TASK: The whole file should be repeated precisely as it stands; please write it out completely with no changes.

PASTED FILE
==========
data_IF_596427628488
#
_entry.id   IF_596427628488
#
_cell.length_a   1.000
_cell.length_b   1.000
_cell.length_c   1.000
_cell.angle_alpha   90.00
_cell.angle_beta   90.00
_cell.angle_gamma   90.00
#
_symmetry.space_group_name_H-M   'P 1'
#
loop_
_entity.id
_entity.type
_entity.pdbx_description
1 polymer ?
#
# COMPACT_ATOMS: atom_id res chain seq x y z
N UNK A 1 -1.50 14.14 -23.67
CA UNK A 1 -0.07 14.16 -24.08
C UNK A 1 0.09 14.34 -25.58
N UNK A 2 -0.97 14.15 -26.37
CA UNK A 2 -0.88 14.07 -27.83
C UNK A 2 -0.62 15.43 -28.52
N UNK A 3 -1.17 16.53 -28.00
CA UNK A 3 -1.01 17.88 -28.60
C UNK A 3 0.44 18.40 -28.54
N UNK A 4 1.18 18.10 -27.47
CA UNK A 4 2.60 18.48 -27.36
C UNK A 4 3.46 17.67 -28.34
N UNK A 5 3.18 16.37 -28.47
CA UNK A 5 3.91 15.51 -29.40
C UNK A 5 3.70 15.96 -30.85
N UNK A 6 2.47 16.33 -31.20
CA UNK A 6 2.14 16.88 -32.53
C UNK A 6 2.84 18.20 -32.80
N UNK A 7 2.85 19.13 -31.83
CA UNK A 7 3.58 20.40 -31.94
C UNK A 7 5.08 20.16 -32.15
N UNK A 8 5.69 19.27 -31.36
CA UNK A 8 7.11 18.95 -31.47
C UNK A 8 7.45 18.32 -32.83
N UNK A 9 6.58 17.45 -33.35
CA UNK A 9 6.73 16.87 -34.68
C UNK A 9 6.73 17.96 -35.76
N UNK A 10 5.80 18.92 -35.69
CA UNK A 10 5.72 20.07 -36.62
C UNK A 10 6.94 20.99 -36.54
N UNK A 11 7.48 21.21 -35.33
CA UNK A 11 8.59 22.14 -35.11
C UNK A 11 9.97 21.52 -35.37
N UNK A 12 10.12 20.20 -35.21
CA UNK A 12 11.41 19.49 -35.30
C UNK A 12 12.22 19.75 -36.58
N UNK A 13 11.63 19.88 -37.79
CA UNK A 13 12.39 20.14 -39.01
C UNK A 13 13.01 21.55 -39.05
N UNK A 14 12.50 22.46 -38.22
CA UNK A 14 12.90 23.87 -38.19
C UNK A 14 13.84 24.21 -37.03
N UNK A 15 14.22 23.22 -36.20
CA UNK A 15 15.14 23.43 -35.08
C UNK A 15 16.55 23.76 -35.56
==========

data_IF_596427628488
#
_entry.id   IF_596427628488
#
_cell.length_a   1.000
_cell.length_b   1.000
_cell.length_c   1.000
_cell.angle_alpha   90.00
_cell.angle_beta   90.00
_cell.angle_gamma   90.00
#
_symmetry.space_group_name_H-M   'P 1'
#
loop_
_entity.id
_entity.type
_entity.pdbx_description
1 polymer ?
#
# COMPACT_ATOMS: atom_id res chain seq x y z
N UNK A 1 -1.50 14.14 -23.67
CA UNK A 1 -0.07 14.16 -24.08
C UNK A 1 0.09 14.34 -25.58
N UNK A 2 -0.97 14.15 -26.37
CA UNK A 2 -0.88 14.07 -27.83
C UNK A 2 -0.62 15.43 -28.52
N UNK A 3 -1.17 16.53 -28.00
CA UNK A 3 -1.01 17.88 -28.60
C UNK A 3 0.44 18.40 -28.54
N UNK A 4 1.18 18.10 -27.47
CA UNK A 4 2.60 18.48 -27.36
C UNK A 4 3.46 17.67 -28.34
N UNK A 5 3.18 16.37 -28.47
CA UNK A 5 3.91 15.51 -29.40
C UNK A 5 3.70 15.96 -30.85
N UNK A 6 2.47 16.33 -31.20
CA UNK A 6 2.14 16.88 -32.53
C UNK A 6 2.84 18.20 -32.80
N UNK A 7 2.85 19.13 -31.83
CA UNK A 7 3.58 20.40 -31.94
C UNK A 7 5.08 20.16 -32.15
N UNK A 8 5.69 19.27 -31.36
CA UNK A 8 7.11 18.95 -31.47
C UNK A 8 7.45 18.32 -32.83
N UNK A 9 6.58 17.45 -33.35
CA UNK A 9 6.73 16.87 -34.68
C UNK A 9 6.73 17.96 -35.76
N UNK A 10 5.80 18.92 -35.69
CA UNK A 10 5.72 20.07 -36.62
C UNK A 10 6.94 20.99 -36.54
N UNK A 11 7.48 21.21 -35.33
CA UNK A 11 8.59 22.14 -35.11
C UNK A 11 9.97 21.52 -35.37
N UNK A 12 10.12 20.20 -35.21
CA UNK A 12 11.41 19.49 -35.30
C UNK A 12 12.22 19.75 -36.58
N UNK A 13 11.63 19.88 -37.79
CA UNK A 13 12.39 20.14 -39.01
C UNK A 13 13.01 21.55 -39.05
N UNK A 14 12.50 22.46 -38.22
CA UNK A 14 12.90 23.87 -38.19
C UNK A 14 13.84 24.21 -37.03
N UNK A 15 14.22 23.22 -36.20
CA UNK A 15 15.14 23.43 -35.08
C UNK A 15 16.55 23.76 -35.56